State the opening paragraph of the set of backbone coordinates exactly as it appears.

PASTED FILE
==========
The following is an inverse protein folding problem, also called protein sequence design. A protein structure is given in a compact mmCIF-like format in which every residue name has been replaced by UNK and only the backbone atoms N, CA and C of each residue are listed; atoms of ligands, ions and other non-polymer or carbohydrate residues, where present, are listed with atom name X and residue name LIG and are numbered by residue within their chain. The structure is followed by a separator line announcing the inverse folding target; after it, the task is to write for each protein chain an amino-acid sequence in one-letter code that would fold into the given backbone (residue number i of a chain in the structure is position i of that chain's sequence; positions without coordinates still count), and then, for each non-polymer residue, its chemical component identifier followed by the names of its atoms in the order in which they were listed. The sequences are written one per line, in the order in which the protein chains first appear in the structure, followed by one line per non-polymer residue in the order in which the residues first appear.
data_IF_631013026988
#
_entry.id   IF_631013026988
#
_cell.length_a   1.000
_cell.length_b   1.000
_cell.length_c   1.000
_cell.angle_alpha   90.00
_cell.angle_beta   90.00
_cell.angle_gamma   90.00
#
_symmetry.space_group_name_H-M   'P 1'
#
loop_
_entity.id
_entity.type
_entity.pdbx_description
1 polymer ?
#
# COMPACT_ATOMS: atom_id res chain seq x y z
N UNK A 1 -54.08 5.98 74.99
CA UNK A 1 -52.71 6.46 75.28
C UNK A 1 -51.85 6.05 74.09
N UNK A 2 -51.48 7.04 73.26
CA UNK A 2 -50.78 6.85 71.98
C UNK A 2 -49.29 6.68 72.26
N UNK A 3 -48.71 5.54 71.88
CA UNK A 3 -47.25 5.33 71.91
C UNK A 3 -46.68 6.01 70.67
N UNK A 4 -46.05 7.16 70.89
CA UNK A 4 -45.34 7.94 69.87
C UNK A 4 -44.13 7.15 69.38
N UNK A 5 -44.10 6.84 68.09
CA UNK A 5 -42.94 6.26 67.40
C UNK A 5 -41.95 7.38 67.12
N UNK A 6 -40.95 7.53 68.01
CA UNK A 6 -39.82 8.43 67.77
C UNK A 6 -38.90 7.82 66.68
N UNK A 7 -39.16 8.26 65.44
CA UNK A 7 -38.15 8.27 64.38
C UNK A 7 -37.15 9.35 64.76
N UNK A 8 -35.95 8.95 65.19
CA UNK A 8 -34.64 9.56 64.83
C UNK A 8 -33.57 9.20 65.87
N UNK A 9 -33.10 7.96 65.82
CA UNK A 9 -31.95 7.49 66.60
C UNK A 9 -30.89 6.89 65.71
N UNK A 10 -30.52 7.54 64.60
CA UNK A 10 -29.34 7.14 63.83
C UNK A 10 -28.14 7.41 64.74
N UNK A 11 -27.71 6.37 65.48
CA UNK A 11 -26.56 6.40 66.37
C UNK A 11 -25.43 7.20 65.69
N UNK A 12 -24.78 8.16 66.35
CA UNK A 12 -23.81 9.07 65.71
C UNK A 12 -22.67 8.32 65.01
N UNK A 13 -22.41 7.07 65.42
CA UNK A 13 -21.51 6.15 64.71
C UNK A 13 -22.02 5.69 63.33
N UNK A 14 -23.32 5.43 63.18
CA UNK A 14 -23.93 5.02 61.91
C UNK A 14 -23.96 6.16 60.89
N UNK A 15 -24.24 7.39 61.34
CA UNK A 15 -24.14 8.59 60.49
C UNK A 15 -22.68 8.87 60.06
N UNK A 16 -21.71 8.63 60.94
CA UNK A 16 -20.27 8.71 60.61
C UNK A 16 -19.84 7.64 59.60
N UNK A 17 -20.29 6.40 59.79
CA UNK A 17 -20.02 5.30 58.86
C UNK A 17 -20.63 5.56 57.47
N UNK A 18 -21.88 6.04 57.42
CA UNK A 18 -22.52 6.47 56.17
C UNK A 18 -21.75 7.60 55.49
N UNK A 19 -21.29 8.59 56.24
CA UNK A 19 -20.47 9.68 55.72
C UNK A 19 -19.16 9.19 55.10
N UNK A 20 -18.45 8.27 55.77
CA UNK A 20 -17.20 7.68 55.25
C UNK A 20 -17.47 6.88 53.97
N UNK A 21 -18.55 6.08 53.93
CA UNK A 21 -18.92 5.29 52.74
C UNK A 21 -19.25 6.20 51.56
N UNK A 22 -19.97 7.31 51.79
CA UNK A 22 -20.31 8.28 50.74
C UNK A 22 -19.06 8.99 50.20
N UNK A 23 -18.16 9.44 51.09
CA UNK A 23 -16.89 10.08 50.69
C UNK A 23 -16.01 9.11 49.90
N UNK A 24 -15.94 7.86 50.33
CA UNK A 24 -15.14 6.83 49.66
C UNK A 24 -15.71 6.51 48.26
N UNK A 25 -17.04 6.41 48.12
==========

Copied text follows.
The following is an inverse protein folding problem, also called protein sequence design. A protein structure is given in a compact mmCIF-like format in which every residue name has been replaced by UNK and only the backbone atoms N, CA and C of each residue are listed; atoms of ligands, ions and other non-polymer or carbohydrate residues, where present, are listed with atom name X and residue name LIG and are numbered by residue within their chain. The structure is followed by a separator line announcing the inverse folding target; after it, the task is to write for each protein chain an amino-acid sequence in one-letter code that would fold into the given backbone (residue number i of a chain in the structure is position i of that chain's sequence; positions without coordinates still count), and then, for each non-polymer residue, its chemical component identifier followed by the names of its atoms in the order in which they were listed. The sequences are written one per line, in the order in which the protein chains first appear in the structure, followed by one line per non-polymer residue in the order in which the residues first appear.